ing to the research and applying your own ideas. You must reference the research using the Harvard referencing style.
Part A: Related to Topic 1
1. What do you understand by the term ‘applied research’?
This is a kind of research where the objective is to find a solution of immediate problem that exist in a society, organization. Generally, it is used where addressal of problem is required.
2. What do you understand by the term ‘research context’?
Research Context helps readers to understand what they might not be able to comprehend. It is helpful for readers in making sense to terminologies and information which may not be available globally.
3. Why is it important to frame a very clear and concise research question?
Research question acts as a catalyst for the research that is being conducted. It helps in focussing on the initiating point of research. If not made clear and concise then the research might digress to the unwanted direction and give unexpected results.
4. Explain the difference between qualitative and quantitative research
Qualitative research helps in developing an understanding on aspects like the way human think and feel. It works as a method of inquiry to understand human nature and social science. Nature of research is holistic while approach that is used for research is subjective. This research is done with the objective of exploring ideas and discover them which are used in the process. The methods used to conduct this kind of research are in-depth interviews, focus group discussions etc. The outcome of this research is such that it develops an initial understanding about the subject.
Quantitative Research is a method that is used to generate numeric data and concrete facts. The process is done using quantitative techniques like statistical analysis, logical and math technique. Here the approach is particularistic with an objective approach. The type of research is conclusive instead of exploratory. Numeric data is the basic element which is used for getting results out of the research conducted. The objective is to examine the cause and effect relationship between variables. The methods adopted for this kind of research are more structured like surveys, questionnaires etc. The final outcome of the research helps in recommending the final course of action.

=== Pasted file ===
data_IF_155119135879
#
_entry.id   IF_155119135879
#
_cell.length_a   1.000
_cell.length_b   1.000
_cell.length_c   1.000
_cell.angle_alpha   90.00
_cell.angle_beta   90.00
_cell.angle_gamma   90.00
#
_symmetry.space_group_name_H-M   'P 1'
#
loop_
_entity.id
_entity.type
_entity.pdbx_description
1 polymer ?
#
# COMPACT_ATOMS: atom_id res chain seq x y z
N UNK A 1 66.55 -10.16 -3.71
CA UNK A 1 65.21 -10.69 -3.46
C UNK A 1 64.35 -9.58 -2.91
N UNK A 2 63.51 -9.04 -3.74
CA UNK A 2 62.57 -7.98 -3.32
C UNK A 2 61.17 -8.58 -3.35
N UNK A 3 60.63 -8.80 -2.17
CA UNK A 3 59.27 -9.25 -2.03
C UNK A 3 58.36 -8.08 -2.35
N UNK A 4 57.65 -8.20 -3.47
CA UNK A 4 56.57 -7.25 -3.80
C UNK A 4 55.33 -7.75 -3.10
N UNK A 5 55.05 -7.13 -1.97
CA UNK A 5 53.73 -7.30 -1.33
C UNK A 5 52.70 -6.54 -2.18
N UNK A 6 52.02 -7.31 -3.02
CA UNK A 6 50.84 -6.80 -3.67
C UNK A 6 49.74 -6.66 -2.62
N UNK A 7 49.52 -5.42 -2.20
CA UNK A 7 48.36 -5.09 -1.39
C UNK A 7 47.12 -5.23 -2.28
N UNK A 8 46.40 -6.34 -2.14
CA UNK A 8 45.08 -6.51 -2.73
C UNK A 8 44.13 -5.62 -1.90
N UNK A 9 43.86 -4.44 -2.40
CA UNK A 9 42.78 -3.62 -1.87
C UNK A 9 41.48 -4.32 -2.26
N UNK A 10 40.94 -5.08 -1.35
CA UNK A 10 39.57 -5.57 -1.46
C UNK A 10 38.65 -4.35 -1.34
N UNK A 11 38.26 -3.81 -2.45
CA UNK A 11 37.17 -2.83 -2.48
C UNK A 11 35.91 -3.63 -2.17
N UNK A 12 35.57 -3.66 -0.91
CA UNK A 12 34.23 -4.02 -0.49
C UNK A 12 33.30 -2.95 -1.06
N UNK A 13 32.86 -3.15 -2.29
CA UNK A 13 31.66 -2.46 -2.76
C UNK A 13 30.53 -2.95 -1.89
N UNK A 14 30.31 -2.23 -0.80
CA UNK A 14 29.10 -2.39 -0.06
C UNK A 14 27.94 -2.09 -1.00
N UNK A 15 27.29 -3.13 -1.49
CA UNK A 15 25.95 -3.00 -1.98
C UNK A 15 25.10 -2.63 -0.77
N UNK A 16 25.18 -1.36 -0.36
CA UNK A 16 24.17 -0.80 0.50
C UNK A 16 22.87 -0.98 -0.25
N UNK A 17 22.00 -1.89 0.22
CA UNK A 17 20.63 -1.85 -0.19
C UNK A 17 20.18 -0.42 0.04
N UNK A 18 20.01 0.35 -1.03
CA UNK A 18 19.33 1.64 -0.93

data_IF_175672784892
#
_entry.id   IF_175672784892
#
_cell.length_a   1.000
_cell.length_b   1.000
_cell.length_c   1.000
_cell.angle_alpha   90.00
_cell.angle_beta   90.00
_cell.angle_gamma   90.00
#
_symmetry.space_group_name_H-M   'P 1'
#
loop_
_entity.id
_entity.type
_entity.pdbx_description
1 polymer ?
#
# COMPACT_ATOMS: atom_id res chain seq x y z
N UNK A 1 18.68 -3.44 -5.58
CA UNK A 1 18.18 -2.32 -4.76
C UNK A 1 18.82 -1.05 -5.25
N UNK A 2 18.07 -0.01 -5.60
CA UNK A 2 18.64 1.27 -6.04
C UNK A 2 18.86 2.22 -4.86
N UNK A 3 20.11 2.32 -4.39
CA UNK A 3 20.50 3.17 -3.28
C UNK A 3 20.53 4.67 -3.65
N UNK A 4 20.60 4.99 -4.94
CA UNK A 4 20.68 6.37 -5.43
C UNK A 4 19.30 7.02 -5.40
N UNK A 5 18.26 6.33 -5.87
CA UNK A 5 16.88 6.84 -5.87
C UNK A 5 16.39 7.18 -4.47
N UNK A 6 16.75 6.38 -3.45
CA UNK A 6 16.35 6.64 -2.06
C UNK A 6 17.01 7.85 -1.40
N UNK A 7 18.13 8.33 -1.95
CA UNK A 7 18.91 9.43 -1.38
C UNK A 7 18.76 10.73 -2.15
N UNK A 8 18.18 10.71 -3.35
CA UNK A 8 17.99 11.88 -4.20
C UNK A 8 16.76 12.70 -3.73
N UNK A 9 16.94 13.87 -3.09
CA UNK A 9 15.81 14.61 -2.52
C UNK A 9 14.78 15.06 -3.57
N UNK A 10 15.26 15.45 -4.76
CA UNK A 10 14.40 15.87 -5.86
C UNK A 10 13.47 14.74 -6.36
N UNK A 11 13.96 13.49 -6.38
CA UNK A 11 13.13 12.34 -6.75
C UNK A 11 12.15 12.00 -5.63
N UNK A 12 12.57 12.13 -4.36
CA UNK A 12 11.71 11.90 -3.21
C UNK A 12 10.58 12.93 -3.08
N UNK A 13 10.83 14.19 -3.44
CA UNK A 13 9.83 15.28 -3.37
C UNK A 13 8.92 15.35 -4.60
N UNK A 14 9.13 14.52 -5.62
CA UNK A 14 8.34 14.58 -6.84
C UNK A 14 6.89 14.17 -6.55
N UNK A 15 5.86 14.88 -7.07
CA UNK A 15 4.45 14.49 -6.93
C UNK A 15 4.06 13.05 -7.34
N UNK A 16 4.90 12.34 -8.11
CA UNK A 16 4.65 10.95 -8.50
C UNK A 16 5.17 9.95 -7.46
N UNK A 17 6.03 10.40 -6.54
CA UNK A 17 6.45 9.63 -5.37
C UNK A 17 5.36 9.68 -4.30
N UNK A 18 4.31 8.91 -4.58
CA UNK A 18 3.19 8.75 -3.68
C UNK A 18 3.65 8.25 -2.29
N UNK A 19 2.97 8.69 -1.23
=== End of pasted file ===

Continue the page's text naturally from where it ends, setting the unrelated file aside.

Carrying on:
ACTION RESEARCH: Complete the following research task:
    Research task: Action research
    Access information about action research. Use the following websites or conduct your own search:
a. Action Learning, Action Research Association Inc., ‘Action research’, www.alara.net.au/aral/actionresearch>.
. Dick, B., ‘Action research and action learning’, www.aral.com.au
.
c. Wadsworth, Y., ‘Action Research International: Paper 2. What is participatory research?’, www.aral.com.au/ari/p-ywadsworth98.html>.
1. What is action research?
It is a spiral process which allows flexibility of allowing action and research to be achieved in the same time frame. Action here refers to change and improvement while research here refers to understanding and knowledge.
2. How does action research fit the action and the research together?
Since action research is a spiral process, alternating between action and research in a tight cycle fit them together. The cycle comprises of action and critical reflection.
____________________________________________________
Review the various flowcharts that can be used to describe action research:
Google search:
a. www.google.com.au/search?q=action+research&hl=en&prmd=
imvnsb&tbm=isch&tbo=u&source=univ&sa=X&ei=EIXFTu0jqJKJB9qV4IIO
&sqi=2&ved=0CFYQsAQ&biw=1363&bih=895>.
. Robertson, A., Major positions in research methods, uploaded 2007, YouTube video, www.youtube.com/watch?v=srRYdpVYD2A&feature=fvwrel>.
3. How does action research differ from conventional research?
Action research is embedded activity instead of an add-on activity. A complete cycle is made by formulation of questions which are relevant to the research. As a result, changes can be made in the practice of research. While the purpose of conventional research is to draw conclusions action research works on making decisions. Conventional research focus on advancing knowledge in the field while improving educational practice is primary agenda for action research. Data analysis is done by using rigorous statistical methods in conventional while focus is given on practical instead of stats for action research. (Mc Millan and Wergin.1998).

4. What would you need to consider if you were to implement a research project in your workplace?
Things that need to be kept in mind while implementation of research project in workplace are as follows:
a. Separate line should be drawn between your role in workplace and role as a researcher.
. Permission should be taken for accessing potential participant through the host organization.
c. Ethical guidelines should be taken care properly and one should abide by them.